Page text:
And that’s where we come into the picture! Need Event Production Services to assist with your video production needs or to produce your webcast? Need a skilled Event Producer to guide you through your important Web Conference? We can do that! Contact Us today and let us know how we can help.
The three most popular conferencing codes are Java, Flash, and HTML5. Our blog in August hinted that although HTML5 has been crowned the heir apparent, it has its flaws. We documented Steve Jobs criticism of the power hungry Flash platform and a subsequent article about Adobe abandoning its Flash IOS development with their recent development of an HTML5 plug-in for Flash further validating that claim. For those of us who make event production our career, HTML5 offers a new world of opportunity that is free of the usual challenges of integration with mobile devices. However, companies that develop with HTML5 will face new challenges regarding security, data collection, and content delivery. These are the primary flaws we alluded to last week – streaming platforms are best utilized when they can safely and securely gather important demographic information about who attends an event, for example. It will therefore be up to developers to create HTML5 platforms that address the holes in the HTML5 boat. More on this in next week’s blog. Now, these challenges are not insurmountable, but rather, they will just require additional development to address. But it’s well worth the added effort.
Most online meetings today require a larger viewing area than what a cell phone or smaller tablet can offer. The HTML5 codec is being hard coded into all of the popular browsers, eliminating the need for a client download. Here is a recent snippet from the ReadWriteWeb blog. Dan Rowinski writes, “Every company that makes a browser has been hard at work to support HTML5 capabilities. That includes Google Chrome, Apple Safari, Microsoft Internet Explorer and Mozilla Firefox as well as smaller browser makers like Dolphin and Opera. Facebook has become a big supporter of HTML5 and introduced a testing suite/browser scorekeeper called Ringmark to test browser capabilities earlier this year.”
According to a Forrester Research report, “Mobilize Your Collaboration Strategy,” 82 million U.S. consumers are expected to have tablets and 159 million to have smart phones by 2015, “with one third or approximately 27 million and 53 million using those tablets and smart phones, respectively for work.” With iPad leading the way among tablets, it’s reasonable to assume that HTML5 will also gain market share with its uniformity and advantage of not being a power hog like Flash.
It is important to remember, HTML5 is a platform in its early stages. The ReadWriteWeb post mentioned above refers to a Gartner report predicting that “next-gen web technologies like HTML5 are still five to 10 years from becoming a suitable basis for businesses.” An online event attendee today is going to have a difficult time consuming any readable content like PowerPoint via their smart phone. It’s up to today’s developers to create and run faster and more reliable HTML5 friendly browsers than their competitors. The faster these browsers advance, the faster the platform will evolve. HTML5 capabilities are available for developers now, so grab your popcorn and watch it take off. It should be an interesting ride! More questions or you just like chatting about these things? Contact me at email@example.com.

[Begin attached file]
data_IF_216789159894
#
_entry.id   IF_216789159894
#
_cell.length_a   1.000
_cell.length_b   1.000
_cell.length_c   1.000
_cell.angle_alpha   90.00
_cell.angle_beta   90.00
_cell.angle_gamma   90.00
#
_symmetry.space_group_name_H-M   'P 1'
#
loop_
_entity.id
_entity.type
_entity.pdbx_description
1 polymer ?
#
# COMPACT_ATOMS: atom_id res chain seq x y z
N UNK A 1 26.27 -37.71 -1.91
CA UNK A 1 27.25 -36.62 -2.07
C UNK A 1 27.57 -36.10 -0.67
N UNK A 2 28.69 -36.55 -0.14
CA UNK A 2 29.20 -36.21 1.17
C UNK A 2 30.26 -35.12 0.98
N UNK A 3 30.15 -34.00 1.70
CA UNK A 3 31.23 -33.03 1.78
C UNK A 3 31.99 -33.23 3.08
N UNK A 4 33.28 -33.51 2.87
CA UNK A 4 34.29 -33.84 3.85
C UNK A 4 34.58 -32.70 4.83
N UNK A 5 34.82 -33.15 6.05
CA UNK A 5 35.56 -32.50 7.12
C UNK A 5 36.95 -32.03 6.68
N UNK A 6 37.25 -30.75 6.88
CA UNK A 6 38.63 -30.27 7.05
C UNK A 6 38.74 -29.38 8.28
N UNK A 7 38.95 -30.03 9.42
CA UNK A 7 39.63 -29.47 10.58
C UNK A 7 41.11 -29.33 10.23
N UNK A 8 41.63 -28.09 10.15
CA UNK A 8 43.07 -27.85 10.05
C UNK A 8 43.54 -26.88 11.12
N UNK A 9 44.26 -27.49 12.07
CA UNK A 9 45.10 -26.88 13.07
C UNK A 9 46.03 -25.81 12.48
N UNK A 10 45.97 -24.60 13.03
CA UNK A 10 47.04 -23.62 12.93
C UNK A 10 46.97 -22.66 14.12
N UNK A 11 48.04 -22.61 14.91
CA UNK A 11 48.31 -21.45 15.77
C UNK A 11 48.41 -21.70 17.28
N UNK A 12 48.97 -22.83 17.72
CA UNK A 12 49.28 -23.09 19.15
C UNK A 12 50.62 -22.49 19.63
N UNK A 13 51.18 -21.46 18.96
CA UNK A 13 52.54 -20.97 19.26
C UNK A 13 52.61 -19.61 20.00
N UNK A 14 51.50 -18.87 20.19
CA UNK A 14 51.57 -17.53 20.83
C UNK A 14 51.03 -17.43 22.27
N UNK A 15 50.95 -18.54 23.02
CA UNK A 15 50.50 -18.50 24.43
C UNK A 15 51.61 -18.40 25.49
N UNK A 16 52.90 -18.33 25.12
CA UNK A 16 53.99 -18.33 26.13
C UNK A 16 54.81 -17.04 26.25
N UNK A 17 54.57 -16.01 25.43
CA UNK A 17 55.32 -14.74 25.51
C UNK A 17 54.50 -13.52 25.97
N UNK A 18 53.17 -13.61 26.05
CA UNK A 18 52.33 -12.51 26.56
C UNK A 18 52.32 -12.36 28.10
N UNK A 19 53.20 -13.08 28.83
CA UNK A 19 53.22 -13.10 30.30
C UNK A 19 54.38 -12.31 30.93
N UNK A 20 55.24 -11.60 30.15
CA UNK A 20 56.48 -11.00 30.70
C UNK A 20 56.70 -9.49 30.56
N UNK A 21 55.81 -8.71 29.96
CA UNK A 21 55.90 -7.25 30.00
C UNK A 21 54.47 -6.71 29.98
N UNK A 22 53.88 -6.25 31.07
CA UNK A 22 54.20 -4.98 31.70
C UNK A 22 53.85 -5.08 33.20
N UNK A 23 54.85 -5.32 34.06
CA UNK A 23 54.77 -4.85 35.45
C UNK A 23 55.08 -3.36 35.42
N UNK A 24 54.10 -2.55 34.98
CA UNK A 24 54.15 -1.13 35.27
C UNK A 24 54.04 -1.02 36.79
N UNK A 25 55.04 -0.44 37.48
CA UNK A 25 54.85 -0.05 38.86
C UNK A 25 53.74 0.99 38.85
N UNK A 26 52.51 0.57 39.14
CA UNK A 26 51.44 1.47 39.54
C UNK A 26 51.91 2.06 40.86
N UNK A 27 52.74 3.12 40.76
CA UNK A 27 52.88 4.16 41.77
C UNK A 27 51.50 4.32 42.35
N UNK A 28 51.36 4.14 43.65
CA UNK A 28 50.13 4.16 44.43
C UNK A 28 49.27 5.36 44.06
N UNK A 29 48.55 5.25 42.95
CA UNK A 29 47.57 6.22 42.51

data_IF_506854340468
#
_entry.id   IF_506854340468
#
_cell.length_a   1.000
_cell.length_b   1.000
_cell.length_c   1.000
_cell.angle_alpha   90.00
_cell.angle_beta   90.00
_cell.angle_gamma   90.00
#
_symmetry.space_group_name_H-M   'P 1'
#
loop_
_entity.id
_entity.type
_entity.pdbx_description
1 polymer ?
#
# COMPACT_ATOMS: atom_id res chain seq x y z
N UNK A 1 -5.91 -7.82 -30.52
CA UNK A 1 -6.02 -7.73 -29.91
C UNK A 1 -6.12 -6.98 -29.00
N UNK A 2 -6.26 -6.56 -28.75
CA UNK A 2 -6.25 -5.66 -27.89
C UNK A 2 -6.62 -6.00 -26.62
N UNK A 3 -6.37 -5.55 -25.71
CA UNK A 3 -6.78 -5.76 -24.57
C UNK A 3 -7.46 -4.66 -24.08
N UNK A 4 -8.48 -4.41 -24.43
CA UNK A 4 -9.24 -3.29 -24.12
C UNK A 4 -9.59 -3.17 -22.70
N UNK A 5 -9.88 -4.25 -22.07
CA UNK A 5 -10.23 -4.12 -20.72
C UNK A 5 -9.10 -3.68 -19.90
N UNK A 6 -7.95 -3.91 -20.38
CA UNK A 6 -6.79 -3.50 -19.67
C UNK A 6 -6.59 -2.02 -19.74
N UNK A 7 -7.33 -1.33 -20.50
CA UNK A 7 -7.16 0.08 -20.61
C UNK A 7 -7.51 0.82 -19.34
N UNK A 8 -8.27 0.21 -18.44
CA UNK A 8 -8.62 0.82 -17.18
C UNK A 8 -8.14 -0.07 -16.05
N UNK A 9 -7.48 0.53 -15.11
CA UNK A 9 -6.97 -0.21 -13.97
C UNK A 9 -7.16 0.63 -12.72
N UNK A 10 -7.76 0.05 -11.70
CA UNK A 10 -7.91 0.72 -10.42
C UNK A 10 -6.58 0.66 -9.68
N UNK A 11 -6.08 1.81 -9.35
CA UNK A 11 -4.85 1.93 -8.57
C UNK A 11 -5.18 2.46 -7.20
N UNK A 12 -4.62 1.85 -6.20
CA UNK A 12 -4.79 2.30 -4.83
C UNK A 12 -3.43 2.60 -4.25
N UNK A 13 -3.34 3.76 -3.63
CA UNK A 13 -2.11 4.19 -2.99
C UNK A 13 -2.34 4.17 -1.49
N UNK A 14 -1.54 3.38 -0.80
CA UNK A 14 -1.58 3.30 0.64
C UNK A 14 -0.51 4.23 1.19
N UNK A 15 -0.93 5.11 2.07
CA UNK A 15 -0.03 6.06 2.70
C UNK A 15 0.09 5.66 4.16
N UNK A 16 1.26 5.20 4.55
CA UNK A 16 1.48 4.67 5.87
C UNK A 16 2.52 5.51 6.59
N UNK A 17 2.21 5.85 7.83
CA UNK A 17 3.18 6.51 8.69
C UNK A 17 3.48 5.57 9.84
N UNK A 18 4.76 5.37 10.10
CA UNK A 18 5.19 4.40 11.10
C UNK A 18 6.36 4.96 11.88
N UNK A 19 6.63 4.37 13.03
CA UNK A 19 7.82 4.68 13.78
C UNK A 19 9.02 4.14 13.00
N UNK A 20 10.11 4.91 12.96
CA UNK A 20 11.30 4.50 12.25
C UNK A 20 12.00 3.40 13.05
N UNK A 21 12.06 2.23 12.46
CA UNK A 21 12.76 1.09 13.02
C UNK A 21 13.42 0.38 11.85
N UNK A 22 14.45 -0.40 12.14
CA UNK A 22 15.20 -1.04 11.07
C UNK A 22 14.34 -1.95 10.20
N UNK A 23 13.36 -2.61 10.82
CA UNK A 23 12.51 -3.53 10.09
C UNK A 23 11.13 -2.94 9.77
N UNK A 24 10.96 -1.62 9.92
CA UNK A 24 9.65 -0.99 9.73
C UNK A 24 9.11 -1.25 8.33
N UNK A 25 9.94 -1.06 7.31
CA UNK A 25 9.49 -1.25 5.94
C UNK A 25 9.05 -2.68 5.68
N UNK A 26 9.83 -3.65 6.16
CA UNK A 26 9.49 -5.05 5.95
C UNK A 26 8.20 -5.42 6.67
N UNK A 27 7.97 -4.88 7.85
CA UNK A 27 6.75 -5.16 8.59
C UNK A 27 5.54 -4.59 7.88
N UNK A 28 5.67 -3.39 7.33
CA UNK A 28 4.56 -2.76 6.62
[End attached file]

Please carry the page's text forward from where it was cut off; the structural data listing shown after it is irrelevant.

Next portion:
Author-Cam Nicholson, V2 Business Development, has been in the conferencing industry for seven years, spending five of those as a UC champion with Microsoft.
One size does not necessarily fit all.
One of our jobs in event production is to choose a web conferencing technology that will best fit our client’s needs. After years of testing performance and functionality, V2 is licensed and certified on the best solutions for clients: ON24, INXPO, Adobe, WebEx Event Center, Live Meeting, GoTo Webinar, Stream 57 and Lync. It is important to note that V2 has no web conferencing allegiance; technologies on our list come and go based on overall performance and as new technologies enter the marketplace. In event production there are many differentiators that drive the web platform decision process but from a high level there are two primary console archetypes; that of collaboration and that of marketing. At a granular level collaboration is generally done on ‘Progressive Download’ consoles and marketing events on ‘True Streaming’ conferencing solutions.
True Streaming – This refers to technologies which match the bandwidth of the media signal to the viewer’s connection, so that the media is always seen in real time. The word “True” is added to differentiate this type of streaming from “HTTP Streaming” (aka “Progressive Download”). Specialized media servers and streaming protocols such as RTSP are needed to enable true streaming.
Progressive Download – This refers to online media which users may watch as it downloads. Progressive download files don’t adjust to match bandwidth of the user’s connection like a true streaming format. QuickTime’s “fast start” feature is a progressive download technology.
Technology examples of true streaming consoles are ON24 and INXPO where Adobe, WebEx, GoToWebinar, Live Meeting or Lync are progressive download. Those of you wondering what the user interface differences between “true streaming” and “progressive download” just need think about YouTube and the download bar i.e., you know you are in progressive download because you cannot skip ahead and watch areas that have not downloaded. Compare this with NetFlix where you can bounce ahead in the movie the moment it starts playing.
Stay tuned next week when we will delve into why True Streaming tools are better suited toward marketing endeavors.
PS- As alluded to in the title, this is just the first chapter in the console V2 fit process, in the weeks to come we will discuss; tablet and cell phone support, meeting size, social media integration, repurposing and recording, marketing application integration (Marketo or Eloqua), E-Learning reporting (Moodle), CRM connectors (SalesForce), and finish with price.